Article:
Events: Korean War ends; Stalin dies. McCarthy hearings begin. TV Guide debuts. New: radial tires, transistor radio.
FEI: Institute's Western Conference, first outside U.S., is held in Victoria, B.C.
Events: TV ad revenues exceed radio revenues; White Christmas, Shake, Rattle & Roll released. New: oral contraceptives, solar cell, polio vaccine.
FEI: Revised eligibility standards and membership rules adopted. Membership: 4,500.
Events: Disneyland opened, GTE formed. Marlboro Man debuts. New: optic fiber.
FEI: Plan on Accounting Procedures established to cooperate with American Institute of Accountants.
Events: First trans-atlantic phone cable. Eisenhower opens interstate highway system. New: computer hard disk, hovercraft.
FEI: Membership passes 7,000. Institute wins an award for its annual report.
Events: First Japanese car (Toyota) sold in U.S., Digital Equipment Corp. formed. Sputnik launched. New: Fortran.
FEI: Members approve recommendations of Second Joint Committee on Long-Range Research Objectives and reorganizes The Institute into six areas.
Events: NASA created. Krushchev becomes premier of USSR, De Gaulle becomes president of France. New: modems, laser, Hula Hoop.
FEI: Membership reaches 5,000. Founder Arthur R. Tucker dies. The Controllership Foundation renamed "Controllers Institute Research Foundation."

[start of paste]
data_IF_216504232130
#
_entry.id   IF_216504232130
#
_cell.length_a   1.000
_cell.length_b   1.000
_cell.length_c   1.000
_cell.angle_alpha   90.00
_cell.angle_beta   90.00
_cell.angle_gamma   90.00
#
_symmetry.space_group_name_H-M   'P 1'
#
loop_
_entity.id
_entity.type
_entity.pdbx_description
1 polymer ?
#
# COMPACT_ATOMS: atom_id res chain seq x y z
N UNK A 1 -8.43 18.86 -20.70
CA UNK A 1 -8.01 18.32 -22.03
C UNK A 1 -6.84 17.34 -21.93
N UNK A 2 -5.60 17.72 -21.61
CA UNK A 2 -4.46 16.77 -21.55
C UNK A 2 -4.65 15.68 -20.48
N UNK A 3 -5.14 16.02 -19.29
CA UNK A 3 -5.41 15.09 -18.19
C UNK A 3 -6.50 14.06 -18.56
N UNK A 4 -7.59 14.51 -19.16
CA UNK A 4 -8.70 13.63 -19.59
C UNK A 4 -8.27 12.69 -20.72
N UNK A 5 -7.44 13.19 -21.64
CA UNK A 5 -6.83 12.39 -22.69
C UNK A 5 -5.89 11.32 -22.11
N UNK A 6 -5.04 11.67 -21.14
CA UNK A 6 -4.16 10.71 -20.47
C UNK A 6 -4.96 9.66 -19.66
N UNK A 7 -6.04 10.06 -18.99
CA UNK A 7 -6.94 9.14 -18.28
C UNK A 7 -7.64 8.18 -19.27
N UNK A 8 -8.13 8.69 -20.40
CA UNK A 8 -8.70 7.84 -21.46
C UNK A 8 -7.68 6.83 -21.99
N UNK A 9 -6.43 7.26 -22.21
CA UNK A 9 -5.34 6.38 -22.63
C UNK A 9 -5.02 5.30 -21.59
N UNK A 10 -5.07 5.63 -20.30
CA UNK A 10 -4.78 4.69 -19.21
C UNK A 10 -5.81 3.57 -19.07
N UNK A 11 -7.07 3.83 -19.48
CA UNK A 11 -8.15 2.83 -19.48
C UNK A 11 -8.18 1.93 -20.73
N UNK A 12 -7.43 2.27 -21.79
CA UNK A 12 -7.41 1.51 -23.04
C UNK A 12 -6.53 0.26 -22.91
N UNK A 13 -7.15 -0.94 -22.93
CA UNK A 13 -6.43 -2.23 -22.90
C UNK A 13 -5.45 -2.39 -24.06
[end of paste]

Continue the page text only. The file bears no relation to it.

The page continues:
Events: Alaska and Hawaii become states. New companies: National Semiconductor, Computer Sciences Corp. New: pacemaker, microchip, Barbie Doll.
FEI: 10-year review of the work of the State and Local Tax Committee on multiple taxation is published.
Events: First televised presidential debates. John F. Kennedy edges Richard Nixon. Haloid became Xerox. New: Halogen lamp, laser.
FEI: Instituto Mexicano de Ejecutivos de Finanzas founded. Membership passed 5,400.
Events: Berlin Wall built; Peace Corps founded. Yuri Gagarin orbits the Earth. Valium, nondairy creamer.
FEI: Institute's name changes to Financial Executives Institute, permitting non-controllers to join. Controllership Foundation renamed Financial Executives Research Foundation. (FERF)
Events: Cuban Missile crisis. First Visa credit card, first Wal-Mart. New: audio cassette, silicone breast implants.
FEI: FEI forms International Liaison Committee and Committee on Government Business. The Controller renamed Financial Executive.
Events: JFK assassinated in Dallas. New companies: Applied Data Systems, Boston Consulting Group. ZIP codes introduced.
FEI: Association Nationale des Conseilleurs et Controleurs de Gestion formed in France.
Events: Civil Rights Act adopted; Gulf of Tonkin resolution in Vietnam. New: acrylic paint, Touch Tone phones.